Living in the beginning times

Jacques Ranciere – What Times Are We Living In? (Polity)

Paul Ricoeur – Philosophy, Ethics and Politics (Polity)

Here are two books of interviews – both published by Polity – with French philosophers whose surnames begin with ‘R’. One is dead, the other still with us – and very active. Both books speak strongly to our times, one as its stated aim, the other less directly.  

The Ranciere book was published in France in 2017 and will be out in English in 2021. In it, interviewer Eric Hazan talks about Wolfgang Schäuble’s comments on Greece’s financial crisis.

Hazan cites Schäuble’s statement in 2015 that elections must not change anything, that Greek fiscal austerity must continue, as a precursive indication of the state of democratic politics today.

Hazan suggests that via such examples we might be seeing the ‘last throes of the representative system’, a notion which seems to be everywhere, as I write. But Ranciere counters this by saying:

‘If the representative system were in its death throes each time a left-wing party betrayed its electoral promises, it would actually have been dead for a good century, which is not the case. The objection rests on a false idea, which equates three different things with one another – representation, election and democracy – and takes the representative system to result in the simple “democratic” illusion whereby people are subjected to a power whose source they imagine themselves to be.’

This is not the case, Ranciere states. It is not simply that people believe in a representative and so vote for them. Belief ‘does not found adherence, adherence founds belief’. The whole political process, then, produces politics, not just a ‘representative system’.

As an English Labour voter who gets what I call ‘Dr Strangelove arm’ in polling booths and hits Labour every time – no matter how cynical and sold-out he feels about the party – I understand this point perfectly well.

But others – they are now called ‘the red wall’ – have been getting over this affliction. Their arms seem freer to scan, pencil in hand, the choices on the ballot paper. Many of them have been siding with old enemies whom they now seem to view as allies.

Ranciere does not really deal with this fully, but he does talk about ‘unbelief’, the idea that one expresses political choice via contempt. The red wall is perhaps more in focus through this lens. Ranciere says that ‘you submit to a form of domination to the extent that it gives you the most possibility to show contempt for it.’ We hate Tory but vote for them because Labour are shit. We hate them all so vote Boris because he’s already a joke. The crappiest rebellion, perhaps worse than ballot spoliation.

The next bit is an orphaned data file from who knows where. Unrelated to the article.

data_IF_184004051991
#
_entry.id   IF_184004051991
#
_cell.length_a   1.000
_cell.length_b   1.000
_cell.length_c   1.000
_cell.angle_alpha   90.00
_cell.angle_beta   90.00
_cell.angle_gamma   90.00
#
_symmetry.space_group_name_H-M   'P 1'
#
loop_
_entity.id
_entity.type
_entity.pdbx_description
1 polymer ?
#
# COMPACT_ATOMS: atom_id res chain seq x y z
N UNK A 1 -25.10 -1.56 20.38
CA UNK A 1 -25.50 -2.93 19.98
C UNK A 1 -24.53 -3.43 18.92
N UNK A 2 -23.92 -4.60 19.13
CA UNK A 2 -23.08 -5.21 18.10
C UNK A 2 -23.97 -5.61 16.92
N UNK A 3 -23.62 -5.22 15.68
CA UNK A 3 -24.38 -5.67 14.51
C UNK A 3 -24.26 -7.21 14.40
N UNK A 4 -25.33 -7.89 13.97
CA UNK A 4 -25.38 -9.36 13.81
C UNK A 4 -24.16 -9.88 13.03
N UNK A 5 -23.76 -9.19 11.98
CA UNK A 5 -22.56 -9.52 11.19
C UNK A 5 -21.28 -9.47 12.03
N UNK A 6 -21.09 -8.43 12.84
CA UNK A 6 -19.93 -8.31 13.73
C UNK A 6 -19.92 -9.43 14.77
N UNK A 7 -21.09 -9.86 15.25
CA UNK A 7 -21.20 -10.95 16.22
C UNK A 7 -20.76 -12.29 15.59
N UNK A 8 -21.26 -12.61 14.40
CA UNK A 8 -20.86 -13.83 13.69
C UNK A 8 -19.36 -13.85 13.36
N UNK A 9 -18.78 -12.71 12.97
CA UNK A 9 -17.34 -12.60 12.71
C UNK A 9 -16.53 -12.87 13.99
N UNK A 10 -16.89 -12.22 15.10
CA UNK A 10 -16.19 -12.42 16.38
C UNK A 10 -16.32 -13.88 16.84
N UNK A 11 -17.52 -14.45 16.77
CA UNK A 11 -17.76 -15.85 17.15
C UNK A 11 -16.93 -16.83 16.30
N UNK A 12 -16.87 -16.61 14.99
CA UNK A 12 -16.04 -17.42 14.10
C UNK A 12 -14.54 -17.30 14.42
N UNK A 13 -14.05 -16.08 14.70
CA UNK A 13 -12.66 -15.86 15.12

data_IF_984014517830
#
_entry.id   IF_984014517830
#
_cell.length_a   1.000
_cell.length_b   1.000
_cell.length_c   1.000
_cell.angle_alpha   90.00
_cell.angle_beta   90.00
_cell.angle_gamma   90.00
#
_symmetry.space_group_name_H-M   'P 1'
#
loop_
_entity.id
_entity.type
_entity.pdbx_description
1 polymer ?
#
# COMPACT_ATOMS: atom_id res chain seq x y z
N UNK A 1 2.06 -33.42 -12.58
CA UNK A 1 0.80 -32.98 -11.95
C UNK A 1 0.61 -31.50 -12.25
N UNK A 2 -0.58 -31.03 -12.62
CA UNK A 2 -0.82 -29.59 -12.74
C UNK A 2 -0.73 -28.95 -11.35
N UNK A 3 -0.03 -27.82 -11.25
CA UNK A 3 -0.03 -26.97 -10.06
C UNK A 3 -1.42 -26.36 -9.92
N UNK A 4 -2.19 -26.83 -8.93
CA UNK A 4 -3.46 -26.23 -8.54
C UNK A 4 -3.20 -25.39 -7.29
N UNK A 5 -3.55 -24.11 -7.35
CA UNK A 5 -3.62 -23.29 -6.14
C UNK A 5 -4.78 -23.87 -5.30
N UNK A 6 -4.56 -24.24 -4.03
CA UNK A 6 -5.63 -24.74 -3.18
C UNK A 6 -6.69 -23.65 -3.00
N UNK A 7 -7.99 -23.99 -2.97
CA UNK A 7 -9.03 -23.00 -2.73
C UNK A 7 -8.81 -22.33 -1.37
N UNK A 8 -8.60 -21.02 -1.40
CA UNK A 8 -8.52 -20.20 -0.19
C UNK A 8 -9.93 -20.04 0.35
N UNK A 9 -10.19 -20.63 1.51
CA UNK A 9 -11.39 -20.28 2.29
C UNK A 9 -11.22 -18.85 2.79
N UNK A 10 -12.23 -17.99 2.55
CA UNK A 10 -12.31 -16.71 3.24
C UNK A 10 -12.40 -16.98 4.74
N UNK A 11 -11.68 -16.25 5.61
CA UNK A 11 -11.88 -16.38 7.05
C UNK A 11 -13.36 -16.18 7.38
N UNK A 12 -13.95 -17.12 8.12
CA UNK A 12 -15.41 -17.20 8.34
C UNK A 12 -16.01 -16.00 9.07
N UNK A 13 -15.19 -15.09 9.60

This is surely a key feature of what is now called ‘populism’, to the extent that it should be renamed ‘unpopulism’. A zombie politics, haunted by individual mortality and the death of any discernible future, which takes place in the present, on top of that mortality.

Ranciere describes the ‘expiry of work as a common world’ as part of the malaise. Vast, horizontal, common-world networks existed from the mid-nineteenth century until the collapse of western industrialism in the late 20th; strong elements within which could see how it needn’t be mediated by capital and commodities any more, and worked towards that future. That world of work is no longer here.

I would add that the ‘end of work’ as a leftist ideology is not separable from the end of work as a strongly connected collective consciousness either. A joined set of intelligences that can occasionally result in large-scale collective action. Ranciere describes the hypothetical universal basic income (UBI) as something to compensate for deindustrialization. But ‘there is no longer any community already there that guarantees the community to come’ he says, the lineage is broken and the dangers should, I think, be obvious. Community ‘has become above all an object of desire’.

This is not to downplay the very positive actions some might point to, for instance the organising of some of the most precarious workers against capital, but merely to say that the weakened position of workers and voting via contempt are surely always already connected.

The sight of individuals – as Ranciere describes them – managing their ‘human capital’ invokes a mild sense of nausea in those of a certain age, a peakiness which actually points to a vast existential void below.

But then I remember the factories I worked in, and which my father worked in, and how the workers were bought off the moment the union had anything on the bosses, and I don’t believe in the simplistic explanation of a strong worker collective in the past versus a weak one now either. In some places the unions were strong, in others, they barely had a grip and the workers were as selfish as the current advocates of populist leaders.

‘One does not work for the future’ Ranciere says, ‘one works to hollow out a gap, a furrow traced in the present, to intensify the experience of another way of being.’ This is what my parents did, I am sure of that.

In this way Ranciere is cynical about what he calls the ‘great defeatist mash’ which describes interlinked global oppression. He sees much more heterogeneous oppressions, as well as resistances, Occupy, Nuit Debout:

‘What happens in these large gatherings is the same thing that happens in the specific struggles. The singularisation of struggles in the gathering together of actors occurs outside the idea of any fusion oriented by a view of history and the future.’

For Ranciere there are ‘singular instances of speech’ that ‘keep open the space of their compossibility.’ The compossible is a phrase of Leibniz’s, later used by Deleuze.